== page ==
The world’s largest companies are improving on climate reporting, but progress is lagging in key areas of sustainability and ESG, KPMG's latest survey of sustainability reporting has found.
According to the study, which analyses sustainability and ESG reports from 5,800 companies across 58 countries and jurisdiction, over 79% of leading firms provide sustainability reports, up from two-thirds of top 100 companies ten years ago.
However, less than half report on the social and governance components of ESG and over 25% have no link to external ESG targets.
In addition, only one third of the top 100 companies in each country or jurisdiction analysed have a dedicated member of their leadership team responsible for sustainability and less than one quarter of these companies link sustainability to compensation.
Do companies need to broaden their approach to sustainability reporting?
The research also found that 71% of the top 100 companies and 80% of the top 250 had set carbon reduction targets. However, action remains slow in key related areas, with less than half of companies currently recognising biodiversity loss as a risk.
Among the thousands of reports analysed, less than half of the world’s largest companies provided reporting on ‘social’ components (e.g. modern slavery; diversity, inclusion and equity; community engagement; and labor issues), despite an increasing awareness of the link between the climate crisis and social inequality. At the same time, less than half of companies disclosed their governance risks (e.g., corruption, bribery and anti-corruption, anti-competitive behavior or political contributions.)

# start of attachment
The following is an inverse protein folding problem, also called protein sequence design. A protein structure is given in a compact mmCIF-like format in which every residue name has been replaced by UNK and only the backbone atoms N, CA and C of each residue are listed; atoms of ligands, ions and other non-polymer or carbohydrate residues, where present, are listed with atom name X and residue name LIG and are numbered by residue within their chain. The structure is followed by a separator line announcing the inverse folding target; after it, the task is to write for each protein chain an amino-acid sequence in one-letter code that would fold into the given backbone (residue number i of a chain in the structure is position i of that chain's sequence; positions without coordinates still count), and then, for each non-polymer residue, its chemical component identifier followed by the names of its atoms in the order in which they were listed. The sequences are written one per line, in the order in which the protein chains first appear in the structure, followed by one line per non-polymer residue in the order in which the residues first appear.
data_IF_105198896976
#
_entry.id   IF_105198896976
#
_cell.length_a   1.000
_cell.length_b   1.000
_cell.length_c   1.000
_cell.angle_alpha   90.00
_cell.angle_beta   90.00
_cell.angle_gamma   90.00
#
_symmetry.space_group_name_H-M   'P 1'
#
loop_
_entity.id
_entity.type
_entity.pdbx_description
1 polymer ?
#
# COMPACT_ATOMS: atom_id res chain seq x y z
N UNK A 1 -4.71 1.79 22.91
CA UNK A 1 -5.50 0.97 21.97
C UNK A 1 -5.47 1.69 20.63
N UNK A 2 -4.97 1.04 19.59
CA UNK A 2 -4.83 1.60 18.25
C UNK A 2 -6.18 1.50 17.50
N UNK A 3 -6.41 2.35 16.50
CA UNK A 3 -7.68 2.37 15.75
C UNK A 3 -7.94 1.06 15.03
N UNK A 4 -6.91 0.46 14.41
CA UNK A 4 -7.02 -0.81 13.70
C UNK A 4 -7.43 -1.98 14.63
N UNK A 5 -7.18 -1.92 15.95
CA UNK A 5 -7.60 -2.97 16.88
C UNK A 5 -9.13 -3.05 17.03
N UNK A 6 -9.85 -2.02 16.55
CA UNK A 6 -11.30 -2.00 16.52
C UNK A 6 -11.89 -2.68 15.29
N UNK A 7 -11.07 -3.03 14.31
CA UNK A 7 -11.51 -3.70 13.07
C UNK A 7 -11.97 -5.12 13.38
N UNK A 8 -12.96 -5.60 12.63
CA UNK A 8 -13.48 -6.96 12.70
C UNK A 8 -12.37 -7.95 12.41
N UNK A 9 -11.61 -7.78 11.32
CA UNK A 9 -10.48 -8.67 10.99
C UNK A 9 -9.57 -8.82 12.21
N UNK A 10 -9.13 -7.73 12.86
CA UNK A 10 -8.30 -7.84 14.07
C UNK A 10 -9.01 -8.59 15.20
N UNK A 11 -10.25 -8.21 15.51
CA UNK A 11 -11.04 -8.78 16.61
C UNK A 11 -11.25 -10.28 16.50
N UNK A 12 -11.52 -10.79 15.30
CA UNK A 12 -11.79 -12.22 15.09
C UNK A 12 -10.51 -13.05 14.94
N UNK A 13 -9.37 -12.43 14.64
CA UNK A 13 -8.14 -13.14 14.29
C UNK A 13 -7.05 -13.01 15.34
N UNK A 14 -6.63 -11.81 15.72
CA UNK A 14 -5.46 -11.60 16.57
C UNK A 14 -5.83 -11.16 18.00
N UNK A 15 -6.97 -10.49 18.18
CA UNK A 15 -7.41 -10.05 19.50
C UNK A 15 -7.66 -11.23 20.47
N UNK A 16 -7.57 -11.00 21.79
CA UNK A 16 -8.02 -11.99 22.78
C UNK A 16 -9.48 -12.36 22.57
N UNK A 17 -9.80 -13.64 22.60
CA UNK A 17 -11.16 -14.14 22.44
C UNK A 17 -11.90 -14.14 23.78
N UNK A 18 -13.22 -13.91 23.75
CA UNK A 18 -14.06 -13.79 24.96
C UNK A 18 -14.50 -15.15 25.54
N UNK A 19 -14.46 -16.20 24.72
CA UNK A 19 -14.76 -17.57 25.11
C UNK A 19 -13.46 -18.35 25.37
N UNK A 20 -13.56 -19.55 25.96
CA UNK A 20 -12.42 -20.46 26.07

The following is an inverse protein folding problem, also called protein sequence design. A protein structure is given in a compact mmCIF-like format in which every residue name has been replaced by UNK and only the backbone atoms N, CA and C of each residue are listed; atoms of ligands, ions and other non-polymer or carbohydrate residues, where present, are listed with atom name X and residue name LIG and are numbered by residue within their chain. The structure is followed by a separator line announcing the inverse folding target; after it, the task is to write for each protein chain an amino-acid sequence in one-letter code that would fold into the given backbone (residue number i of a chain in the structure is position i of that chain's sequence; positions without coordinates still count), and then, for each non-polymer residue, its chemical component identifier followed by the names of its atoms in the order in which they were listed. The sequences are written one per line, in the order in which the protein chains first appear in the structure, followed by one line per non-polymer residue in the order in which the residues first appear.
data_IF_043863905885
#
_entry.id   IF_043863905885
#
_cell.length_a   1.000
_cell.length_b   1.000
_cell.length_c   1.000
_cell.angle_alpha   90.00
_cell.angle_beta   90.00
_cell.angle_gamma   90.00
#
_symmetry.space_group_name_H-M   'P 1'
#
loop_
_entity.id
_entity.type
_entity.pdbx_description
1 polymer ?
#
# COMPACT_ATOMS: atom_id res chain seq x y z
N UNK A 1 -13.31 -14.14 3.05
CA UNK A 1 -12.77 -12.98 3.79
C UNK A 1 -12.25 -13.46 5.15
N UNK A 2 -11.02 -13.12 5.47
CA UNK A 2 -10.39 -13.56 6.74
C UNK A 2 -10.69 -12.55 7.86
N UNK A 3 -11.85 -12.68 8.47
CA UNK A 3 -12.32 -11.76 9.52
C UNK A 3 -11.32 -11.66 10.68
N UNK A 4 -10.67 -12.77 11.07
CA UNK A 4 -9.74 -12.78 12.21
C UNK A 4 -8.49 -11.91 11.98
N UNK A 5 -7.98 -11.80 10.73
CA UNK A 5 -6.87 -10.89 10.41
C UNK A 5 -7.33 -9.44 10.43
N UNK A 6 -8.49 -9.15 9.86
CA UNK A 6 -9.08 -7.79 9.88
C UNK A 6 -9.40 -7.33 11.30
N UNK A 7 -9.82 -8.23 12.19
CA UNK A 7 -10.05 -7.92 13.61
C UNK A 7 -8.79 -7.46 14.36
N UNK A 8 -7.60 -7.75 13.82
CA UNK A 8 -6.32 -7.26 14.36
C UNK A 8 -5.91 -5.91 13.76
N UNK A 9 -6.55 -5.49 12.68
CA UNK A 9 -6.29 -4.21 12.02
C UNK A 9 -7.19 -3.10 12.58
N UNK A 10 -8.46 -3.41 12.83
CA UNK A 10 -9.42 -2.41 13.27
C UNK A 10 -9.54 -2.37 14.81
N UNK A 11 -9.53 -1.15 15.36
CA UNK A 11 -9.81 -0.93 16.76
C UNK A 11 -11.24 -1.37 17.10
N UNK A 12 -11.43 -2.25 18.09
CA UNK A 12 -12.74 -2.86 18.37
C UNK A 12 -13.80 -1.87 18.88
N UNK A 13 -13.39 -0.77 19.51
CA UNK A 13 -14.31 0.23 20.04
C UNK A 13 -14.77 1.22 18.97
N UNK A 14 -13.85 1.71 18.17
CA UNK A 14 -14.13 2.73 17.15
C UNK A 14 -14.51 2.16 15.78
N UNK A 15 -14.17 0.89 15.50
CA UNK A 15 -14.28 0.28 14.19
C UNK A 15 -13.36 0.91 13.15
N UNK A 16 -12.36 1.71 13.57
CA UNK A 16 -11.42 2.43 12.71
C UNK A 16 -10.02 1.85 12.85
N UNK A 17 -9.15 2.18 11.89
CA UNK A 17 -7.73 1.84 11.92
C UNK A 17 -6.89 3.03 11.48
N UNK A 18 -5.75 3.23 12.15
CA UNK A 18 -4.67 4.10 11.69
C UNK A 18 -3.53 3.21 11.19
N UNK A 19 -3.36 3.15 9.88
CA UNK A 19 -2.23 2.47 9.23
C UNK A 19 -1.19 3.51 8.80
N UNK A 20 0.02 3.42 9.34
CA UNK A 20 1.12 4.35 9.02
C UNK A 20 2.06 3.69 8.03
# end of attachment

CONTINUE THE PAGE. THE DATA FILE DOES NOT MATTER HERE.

Most companies recognise that they must reduce their own emissions to achieve carbon targets rather than relying on carbon credits. The number of companies reporting against Task Force on Climate-related Financial Disclosures (TCFD) guidance has nearly doubled in the past year.
“KPMG’s 2022 Survey of Sustainability Reporting reveals regulation is making a difference. My view is that it is critical to provide guidance and direction to companies and help drive cultural change. Business leaders have accepted they have a responsibility and role to play in helping to slow and potentially avert the unfolding crisis. What’s needed more than ever is globally consistent standards from governments and a collective effort from the world’s major companies to report on all aspects of ESG, recognising the clear links between the environment and wider social equality issues,” said John McCalla-Leacy, Head of Global ESG, KPMG International.